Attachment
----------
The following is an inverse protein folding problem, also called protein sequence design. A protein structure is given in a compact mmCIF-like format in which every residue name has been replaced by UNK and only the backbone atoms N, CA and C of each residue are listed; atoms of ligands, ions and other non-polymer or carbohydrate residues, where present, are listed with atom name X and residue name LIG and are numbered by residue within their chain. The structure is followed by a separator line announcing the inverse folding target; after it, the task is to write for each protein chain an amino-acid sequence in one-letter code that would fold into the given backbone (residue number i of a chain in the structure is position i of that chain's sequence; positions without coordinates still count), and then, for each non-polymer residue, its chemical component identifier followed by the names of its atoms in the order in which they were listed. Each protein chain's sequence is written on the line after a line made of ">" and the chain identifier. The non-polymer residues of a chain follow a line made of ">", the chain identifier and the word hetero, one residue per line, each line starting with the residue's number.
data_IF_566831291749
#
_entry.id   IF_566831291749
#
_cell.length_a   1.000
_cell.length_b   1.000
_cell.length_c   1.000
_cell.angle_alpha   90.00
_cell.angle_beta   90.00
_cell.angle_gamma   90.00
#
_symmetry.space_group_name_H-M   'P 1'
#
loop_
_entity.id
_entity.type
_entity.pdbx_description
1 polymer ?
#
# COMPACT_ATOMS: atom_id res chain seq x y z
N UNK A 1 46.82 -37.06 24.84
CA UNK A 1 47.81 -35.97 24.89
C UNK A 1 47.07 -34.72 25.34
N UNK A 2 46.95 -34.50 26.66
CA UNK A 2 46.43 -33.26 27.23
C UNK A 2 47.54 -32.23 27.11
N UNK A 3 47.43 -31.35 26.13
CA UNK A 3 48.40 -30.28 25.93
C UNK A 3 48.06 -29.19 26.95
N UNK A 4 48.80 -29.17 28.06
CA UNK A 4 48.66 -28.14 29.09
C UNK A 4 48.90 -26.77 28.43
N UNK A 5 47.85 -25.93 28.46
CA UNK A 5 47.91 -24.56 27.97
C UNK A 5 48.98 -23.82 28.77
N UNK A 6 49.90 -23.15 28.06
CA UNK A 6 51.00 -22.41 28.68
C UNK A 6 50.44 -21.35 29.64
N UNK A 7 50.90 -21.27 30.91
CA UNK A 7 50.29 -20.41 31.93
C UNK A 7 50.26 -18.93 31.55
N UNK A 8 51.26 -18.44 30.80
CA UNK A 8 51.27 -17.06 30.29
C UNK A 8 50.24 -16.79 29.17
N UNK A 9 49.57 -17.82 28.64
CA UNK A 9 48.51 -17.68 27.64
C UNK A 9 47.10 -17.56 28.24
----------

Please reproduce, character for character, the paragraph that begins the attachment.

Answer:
The following is an inverse protein folding problem, also called protein sequence design. A protein structure is given in a compact mmCIF-like format in which every residue name has been replaced by UNK and only the backbone atoms N, CA and C of each residue are listed; atoms of ligands, ions and other non-polymer or carbohydrate residues, where present, are listed with atom name X and residue name LIG and are numbered by residue within their chain. The structure is followed by a separator line announcing the inverse folding target; after it, the task is to write for each protein chain an amino-acid sequence in one-letter code that would fold into the given backbone (residue number i of a chain in the structure is position i of that chain's sequence; positions without coordinates still count), and then, for each non-polymer residue, its chemical component identifier followed by the names of its atoms in the order in which they were listed. Each protein chain's sequence is written on the line after a line made of ">" and the chain identifier. The non-polymer residues of a chain follow a line made of ">", the chain identifier and the word hetero, one residue per line, each line starting with the residue's number.